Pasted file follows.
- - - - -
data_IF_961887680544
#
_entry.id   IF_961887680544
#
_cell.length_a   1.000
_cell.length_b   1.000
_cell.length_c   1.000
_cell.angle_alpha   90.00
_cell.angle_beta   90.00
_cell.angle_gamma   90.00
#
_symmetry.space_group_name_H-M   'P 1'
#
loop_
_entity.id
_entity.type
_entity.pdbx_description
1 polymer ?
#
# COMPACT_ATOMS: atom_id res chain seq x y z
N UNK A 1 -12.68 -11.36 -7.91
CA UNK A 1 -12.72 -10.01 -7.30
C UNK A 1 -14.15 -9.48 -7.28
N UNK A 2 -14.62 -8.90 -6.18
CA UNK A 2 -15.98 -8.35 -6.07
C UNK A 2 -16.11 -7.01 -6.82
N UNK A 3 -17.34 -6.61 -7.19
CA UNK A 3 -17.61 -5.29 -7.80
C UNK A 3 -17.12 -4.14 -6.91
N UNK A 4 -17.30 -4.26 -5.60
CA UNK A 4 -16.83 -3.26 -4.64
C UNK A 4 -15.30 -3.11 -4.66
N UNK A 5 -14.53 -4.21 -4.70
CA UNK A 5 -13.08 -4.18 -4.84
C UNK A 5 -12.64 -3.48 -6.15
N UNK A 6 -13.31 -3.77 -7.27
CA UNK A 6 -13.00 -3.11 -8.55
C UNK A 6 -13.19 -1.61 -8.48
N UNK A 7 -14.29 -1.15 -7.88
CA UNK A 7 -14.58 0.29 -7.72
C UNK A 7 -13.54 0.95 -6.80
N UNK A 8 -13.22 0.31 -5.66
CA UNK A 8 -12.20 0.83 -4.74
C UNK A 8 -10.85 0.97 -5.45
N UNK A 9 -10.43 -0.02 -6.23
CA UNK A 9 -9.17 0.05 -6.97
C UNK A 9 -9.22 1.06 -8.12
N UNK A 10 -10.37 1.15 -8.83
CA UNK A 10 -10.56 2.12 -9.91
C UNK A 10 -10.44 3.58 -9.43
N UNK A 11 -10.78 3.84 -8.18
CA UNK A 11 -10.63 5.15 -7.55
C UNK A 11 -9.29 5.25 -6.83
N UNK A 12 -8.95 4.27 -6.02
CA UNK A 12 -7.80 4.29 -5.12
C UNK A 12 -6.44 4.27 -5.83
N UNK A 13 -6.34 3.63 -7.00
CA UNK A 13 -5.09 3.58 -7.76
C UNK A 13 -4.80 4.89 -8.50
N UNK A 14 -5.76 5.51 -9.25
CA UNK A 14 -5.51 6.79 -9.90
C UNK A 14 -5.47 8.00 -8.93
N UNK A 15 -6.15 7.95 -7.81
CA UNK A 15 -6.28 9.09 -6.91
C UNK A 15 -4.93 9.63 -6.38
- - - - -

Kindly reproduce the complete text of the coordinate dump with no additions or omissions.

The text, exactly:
data_IF_961887680544
#
_entry.id   IF_961887680544
#
_cell.length_a   1.000
_cell.length_b   1.000
_cell.length_c   1.000
_cell.angle_alpha   90.00
_cell.angle_beta   90.00
_cell.angle_gamma   90.00
#
_symmetry.space_group_name_H-M   'P 1'
#
loop_
_entity.id
_entity.type
_entity.pdbx_description
1 polymer ?
#
# COMPACT_ATOMS: atom_id res chain seq x y z
N UNK A 1 -12.68 -11.36 -7.91
CA UNK A 1 -12.72 -10.01 -7.30
C UNK A 1 -14.15 -9.48 -7.28
N UNK A 2 -14.62 -8.90 -6.18
CA UNK A 2 -15.98 -8.35 -6.07
C UNK A 2 -16.11 -7.01 -6.82
N UNK A 3 -17.34 -6.61 -7.19
CA UNK A 3 -17.61 -5.29 -7.80
C UNK A 3 -17.12 -4.14 -6.91
N UNK A 4 -17.30 -4.26 -5.60
CA UNK A 4 -16.83 -3.26 -4.64
C UNK A 4 -15.30 -3.11 -4.66
N UNK A 5 -14.53 -4.21 -4.70
CA UNK A 5 -13.08 -4.18 -4.84
C UNK A 5 -12.64 -3.48 -6.15
N UNK A 6 -13.31 -3.77 -7.27
CA UNK A 6 -13.00 -3.11 -8.55
C UNK A 6 -13.19 -1.61 -8.48
N UNK A 7 -14.29 -1.15 -7.88
CA UNK A 7 -14.58 0.29 -7.72
C UNK A 7 -13.54 0.95 -6.80
N UNK A 8 -13.22 0.31 -5.66
CA UNK A 8 -12.20 0.83 -4.74
C UNK A 8 -10.85 0.97 -5.45
N UNK A 9 -10.43 -0.02 -6.23
CA UNK A 9 -9.17 0.05 -6.97
C UNK A 9 -9.22 1.06 -8.12
N UNK A 10 -10.37 1.15 -8.83
CA UNK A 10 -10.56 2.12 -9.91
C UNK A 10 -10.44 3.58 -9.43
N UNK A 11 -10.78 3.84 -8.18
CA UNK A 11 -10.63 5.15 -7.55
C UNK A 11 -9.29 5.25 -6.83
N UNK A 12 -8.95 4.27 -6.02
CA UNK A 12 -7.80 4.29 -5.12
C UNK A 12 -6.44 4.27 -5.83
N UNK A 13 -6.34 3.63 -7.00
CA UNK A 13 -5.09 3.58 -7.76
C UNK A 13 -4.80 4.89 -8.50
N UNK A 14 -5.76 5.51 -9.25
CA UNK A 14 -5.51 6.79 -9.90
C UNK A 14 -5.47 8.00 -8.93
N UNK A 15 -6.15 7.95 -7.81
CA UNK A 15 -6.28 9.09 -6.91
C UNK A 15 -4.93 9.63 -6.38